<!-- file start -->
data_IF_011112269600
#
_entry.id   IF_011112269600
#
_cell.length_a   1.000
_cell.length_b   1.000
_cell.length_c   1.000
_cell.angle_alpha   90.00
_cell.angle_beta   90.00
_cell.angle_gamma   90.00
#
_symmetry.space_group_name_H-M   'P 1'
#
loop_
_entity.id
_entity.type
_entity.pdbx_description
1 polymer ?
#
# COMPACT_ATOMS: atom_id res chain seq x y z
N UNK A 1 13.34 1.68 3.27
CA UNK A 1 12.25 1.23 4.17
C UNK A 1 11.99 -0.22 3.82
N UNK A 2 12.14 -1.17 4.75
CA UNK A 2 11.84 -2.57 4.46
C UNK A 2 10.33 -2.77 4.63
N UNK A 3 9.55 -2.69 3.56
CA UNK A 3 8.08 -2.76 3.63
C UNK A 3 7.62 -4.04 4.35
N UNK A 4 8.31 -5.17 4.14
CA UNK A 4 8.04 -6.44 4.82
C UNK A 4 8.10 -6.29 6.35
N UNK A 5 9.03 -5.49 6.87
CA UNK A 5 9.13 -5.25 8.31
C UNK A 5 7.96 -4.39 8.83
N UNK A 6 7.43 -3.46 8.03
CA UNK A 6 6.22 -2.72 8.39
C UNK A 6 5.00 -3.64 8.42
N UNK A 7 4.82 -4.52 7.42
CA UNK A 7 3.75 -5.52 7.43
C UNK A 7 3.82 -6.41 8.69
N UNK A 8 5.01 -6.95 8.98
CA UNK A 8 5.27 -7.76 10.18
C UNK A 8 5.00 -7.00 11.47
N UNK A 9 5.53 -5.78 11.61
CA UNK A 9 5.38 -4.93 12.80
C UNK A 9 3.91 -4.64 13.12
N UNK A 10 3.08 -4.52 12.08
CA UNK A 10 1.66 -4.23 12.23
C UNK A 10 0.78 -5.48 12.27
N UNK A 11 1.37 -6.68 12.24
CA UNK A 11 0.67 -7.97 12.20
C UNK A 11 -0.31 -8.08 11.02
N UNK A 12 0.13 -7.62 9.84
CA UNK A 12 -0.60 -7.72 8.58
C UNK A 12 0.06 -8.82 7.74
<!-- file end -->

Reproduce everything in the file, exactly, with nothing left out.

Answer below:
data_IF_011112269600
#
_entry.id   IF_011112269600
#
_cell.length_a   1.000
_cell.length_b   1.000
_cell.length_c   1.000
_cell.angle_alpha   90.00
_cell.angle_beta   90.00
_cell.angle_gamma   90.00
#
_symmetry.space_group_name_H-M   'P 1'
#
loop_
_entity.id
_entity.type
_entity.pdbx_description
1 polymer ?
#
# COMPACT_ATOMS: atom_id res chain seq x y z
N UNK A 1 13.34 1.68 3.27
CA UNK A 1 12.25 1.23 4.17
C UNK A 1 11.99 -0.22 3.82
N UNK A 2 12.14 -1.17 4.75
CA UNK A 2 11.84 -2.57 4.46
C UNK A 2 10.33 -2.77 4.63
N UNK A 3 9.55 -2.69 3.56
CA UNK A 3 8.08 -2.76 3.63
C UNK A 3 7.62 -4.04 4.35
N UNK A 4 8.31 -5.17 4.14
CA UNK A 4 8.04 -6.44 4.82
C UNK A 4 8.10 -6.29 6.35
N UNK A 5 9.03 -5.49 6.87
CA UNK A 5 9.13 -5.25 8.31
C UNK A 5 7.96 -4.39 8.83
N UNK A 6 7.43 -3.46 8.03
CA UNK A 6 6.22 -2.72 8.39
C UNK A 6 5.00 -3.64 8.42
N UNK A 7 4.82 -4.52 7.42
CA UNK A 7 3.75 -5.52 7.43
C UNK A 7 3.82 -6.41 8.69
N UNK A 8 5.01 -6.95 8.98
CA UNK A 8 5.27 -7.76 10.18
C UNK A 8 5.00 -7.00 11.47
N UNK A 9 5.53 -5.78 11.61
CA UNK A 9 5.38 -4.93 12.80
C UNK A 9 3.91 -4.64 13.12
N UNK A 10 3.08 -4.52 12.08
CA UNK A 10 1.66 -4.23 12.23
C UNK A 10 0.78 -5.48 12.27
N UNK A 11 1.37 -6.68 12.24
CA UNK A 11 0.67 -7.97 12.20
C UNK A 11 -0.31 -8.08 11.02
N UNK A 12 0.13 -7.62 9.84
CA UNK A 12 -0.60 -7.72 8.58
C UNK A 12 0.06 -8.82 7.74